Classifications of the epidural/spinal group, the brachial plexus block group, and the ophthalmic block group, according to the application of the algorithms, are shown in tables 6 and 7.
In the epidural/spinal events the use of the core algorithm AB COVER CD–A SWIFT CHECK would have predicted or diagnosed adverse events in 95 (48%) of the 196 incidents in this group (table 6) or 143 (73%) if local anaesthesia drug problems are included.
Hypotension and dysrhythmias were the most significant, commonly occurring problems, comprising 50 (26%) of the 196 epidural/spinal problems. Drug related events constituted the next most important category in the COVER algorithm (table 6), and accounted for 22 (11%) of regional anaesthesia incidents associated with epidural or spinal anaesthesia, or 70 (36%) if local anaesthetic drug problems are included.
The algorithm, AB COVER CD–A SWIFT CHECK, correctly applied to the 252 reports for regional anaesthesia, would have predicted or diagnosed adverse events in 45% of cases; the remaining 55% would have been picked up by the specific sub-algorithm for regional anaesthesia.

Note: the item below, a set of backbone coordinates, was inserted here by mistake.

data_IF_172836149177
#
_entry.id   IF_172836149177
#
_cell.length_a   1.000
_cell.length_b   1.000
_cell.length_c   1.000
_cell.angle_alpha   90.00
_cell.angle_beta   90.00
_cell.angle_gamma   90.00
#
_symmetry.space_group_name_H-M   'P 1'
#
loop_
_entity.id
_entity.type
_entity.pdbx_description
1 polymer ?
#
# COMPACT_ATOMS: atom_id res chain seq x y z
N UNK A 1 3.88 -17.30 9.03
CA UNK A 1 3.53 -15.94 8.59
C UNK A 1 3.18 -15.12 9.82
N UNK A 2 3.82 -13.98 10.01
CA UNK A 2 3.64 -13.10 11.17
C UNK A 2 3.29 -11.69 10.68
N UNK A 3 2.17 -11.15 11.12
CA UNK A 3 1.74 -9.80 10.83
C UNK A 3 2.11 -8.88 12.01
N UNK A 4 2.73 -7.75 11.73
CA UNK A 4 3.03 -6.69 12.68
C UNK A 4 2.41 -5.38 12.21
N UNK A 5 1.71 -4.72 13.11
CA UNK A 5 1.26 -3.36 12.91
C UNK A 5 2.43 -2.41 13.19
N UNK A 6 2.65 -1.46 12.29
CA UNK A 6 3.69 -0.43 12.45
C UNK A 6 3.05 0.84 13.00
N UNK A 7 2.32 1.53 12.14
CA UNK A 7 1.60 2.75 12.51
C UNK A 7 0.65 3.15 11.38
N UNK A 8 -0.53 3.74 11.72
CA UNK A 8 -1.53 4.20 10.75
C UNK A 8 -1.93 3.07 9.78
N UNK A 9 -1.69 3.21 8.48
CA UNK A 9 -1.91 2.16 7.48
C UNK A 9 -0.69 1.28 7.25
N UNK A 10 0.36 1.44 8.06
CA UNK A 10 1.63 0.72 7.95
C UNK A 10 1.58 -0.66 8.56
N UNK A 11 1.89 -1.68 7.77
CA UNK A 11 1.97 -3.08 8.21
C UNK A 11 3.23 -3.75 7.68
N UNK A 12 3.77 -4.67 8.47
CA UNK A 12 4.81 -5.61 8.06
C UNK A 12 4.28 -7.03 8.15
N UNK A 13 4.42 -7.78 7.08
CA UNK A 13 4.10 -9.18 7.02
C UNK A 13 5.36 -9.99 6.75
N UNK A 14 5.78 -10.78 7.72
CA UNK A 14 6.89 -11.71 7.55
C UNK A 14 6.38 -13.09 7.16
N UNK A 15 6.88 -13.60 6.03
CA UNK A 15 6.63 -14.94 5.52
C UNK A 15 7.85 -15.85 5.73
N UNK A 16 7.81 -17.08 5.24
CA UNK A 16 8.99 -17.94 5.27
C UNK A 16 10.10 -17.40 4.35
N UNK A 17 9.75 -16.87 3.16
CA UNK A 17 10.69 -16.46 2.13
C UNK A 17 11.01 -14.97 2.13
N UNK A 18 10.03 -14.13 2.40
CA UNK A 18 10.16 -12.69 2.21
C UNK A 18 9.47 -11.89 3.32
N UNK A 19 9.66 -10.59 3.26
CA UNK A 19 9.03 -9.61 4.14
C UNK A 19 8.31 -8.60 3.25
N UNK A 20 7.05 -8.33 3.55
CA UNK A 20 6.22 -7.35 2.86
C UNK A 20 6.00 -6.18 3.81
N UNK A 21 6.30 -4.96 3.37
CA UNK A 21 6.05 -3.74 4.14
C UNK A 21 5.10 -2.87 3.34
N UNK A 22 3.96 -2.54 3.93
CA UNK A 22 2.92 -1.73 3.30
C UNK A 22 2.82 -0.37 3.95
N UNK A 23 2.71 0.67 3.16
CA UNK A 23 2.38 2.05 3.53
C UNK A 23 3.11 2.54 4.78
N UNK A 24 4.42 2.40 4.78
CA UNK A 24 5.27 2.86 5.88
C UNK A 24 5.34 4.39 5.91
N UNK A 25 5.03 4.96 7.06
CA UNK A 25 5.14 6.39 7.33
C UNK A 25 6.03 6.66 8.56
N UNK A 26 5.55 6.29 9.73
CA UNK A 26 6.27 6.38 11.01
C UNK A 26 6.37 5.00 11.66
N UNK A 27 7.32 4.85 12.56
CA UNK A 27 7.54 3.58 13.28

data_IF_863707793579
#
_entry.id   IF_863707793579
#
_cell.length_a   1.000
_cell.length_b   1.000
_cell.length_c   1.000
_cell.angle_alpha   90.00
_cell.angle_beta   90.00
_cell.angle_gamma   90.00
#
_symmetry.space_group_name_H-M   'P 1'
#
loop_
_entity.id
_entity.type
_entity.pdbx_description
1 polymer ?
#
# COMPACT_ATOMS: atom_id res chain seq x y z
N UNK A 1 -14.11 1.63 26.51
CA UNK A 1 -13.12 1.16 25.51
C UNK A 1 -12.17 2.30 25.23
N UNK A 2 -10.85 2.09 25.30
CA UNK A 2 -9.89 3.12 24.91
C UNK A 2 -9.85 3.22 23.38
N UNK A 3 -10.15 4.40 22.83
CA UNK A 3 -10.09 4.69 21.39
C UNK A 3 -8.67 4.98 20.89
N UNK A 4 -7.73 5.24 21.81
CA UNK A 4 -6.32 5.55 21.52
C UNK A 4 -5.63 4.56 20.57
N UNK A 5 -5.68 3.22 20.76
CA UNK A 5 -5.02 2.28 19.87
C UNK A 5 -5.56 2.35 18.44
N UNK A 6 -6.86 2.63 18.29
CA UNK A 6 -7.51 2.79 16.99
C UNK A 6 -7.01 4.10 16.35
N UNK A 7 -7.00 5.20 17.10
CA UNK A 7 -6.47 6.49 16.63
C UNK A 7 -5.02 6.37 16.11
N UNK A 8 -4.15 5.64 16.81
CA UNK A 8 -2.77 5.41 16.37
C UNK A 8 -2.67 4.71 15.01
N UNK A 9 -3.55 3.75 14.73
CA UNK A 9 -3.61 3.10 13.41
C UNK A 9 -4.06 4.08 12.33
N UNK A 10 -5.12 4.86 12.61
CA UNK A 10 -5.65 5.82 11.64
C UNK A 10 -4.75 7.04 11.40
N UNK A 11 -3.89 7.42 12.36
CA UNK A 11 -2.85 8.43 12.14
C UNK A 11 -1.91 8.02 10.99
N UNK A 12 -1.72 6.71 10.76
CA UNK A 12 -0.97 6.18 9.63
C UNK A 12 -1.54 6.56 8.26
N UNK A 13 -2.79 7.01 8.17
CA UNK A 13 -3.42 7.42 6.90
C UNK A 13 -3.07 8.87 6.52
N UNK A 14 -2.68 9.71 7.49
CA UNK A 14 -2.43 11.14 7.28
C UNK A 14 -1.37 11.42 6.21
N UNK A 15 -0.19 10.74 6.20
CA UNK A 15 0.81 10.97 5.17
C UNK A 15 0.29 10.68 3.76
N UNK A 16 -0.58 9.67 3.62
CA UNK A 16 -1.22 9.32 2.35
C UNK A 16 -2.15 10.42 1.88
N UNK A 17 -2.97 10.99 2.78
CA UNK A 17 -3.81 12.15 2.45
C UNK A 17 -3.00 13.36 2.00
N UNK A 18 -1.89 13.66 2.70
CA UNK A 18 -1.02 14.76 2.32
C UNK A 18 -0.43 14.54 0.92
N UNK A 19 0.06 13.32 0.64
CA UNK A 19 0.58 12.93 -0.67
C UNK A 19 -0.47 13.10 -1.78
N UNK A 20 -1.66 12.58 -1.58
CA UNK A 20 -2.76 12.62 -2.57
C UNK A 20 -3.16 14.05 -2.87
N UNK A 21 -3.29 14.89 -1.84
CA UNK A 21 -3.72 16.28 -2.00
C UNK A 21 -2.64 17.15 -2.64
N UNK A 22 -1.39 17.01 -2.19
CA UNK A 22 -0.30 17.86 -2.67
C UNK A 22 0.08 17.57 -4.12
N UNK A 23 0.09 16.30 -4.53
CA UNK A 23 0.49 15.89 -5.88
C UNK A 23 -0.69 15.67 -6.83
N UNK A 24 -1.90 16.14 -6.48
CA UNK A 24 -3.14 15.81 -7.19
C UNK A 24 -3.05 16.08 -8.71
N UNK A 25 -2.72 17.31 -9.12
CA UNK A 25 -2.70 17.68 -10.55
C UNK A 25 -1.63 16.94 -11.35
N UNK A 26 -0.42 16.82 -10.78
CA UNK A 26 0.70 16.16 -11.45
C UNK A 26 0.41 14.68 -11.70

It is important that the generic core algorithm AB COVER CD–A SWIFT CHECK be run through rapidly early on, so that unusual but potentially dangerous problems unrelated to the regional anaesthesia itself are detected and managed (for example, a problem with oxygen delivery, a vaporiser inadvertently left on), as these may easily be missed if the anaesthetist is focussed on problems specifically related to the regional anaesthetic technique itself. It is also of note that over half (59%) of all the incidents occurred in patients of ASA grades 1 or 2 (table 3).
Hypotension and dysrhythmias were the most significant, commonly occurring problems, comprising 26% of the epidural/spinal problems. These occurred soon after insertion of the block or during the maintenance phase (see table 4) and were responsible for all six deaths in the 252 regional anaesthesia incidents. The importance of vigilance for hypotension and a prompt, appropriate response during epidural and spinal anaesthesia cannot be overemphasised. Underestimated hypovolaemia or blood loss (for example, a haematoma in association with a fractured hip), relative overdose of local anaesthetic agent, or inadvertent subarachnoid injection with an epidural (especially in elderly, frail patients) may all set the stage for a fatal outcome. Addressing cardiovascular problems thus has high priority in the regional anaesthesia sub-algorithm (see fig 1).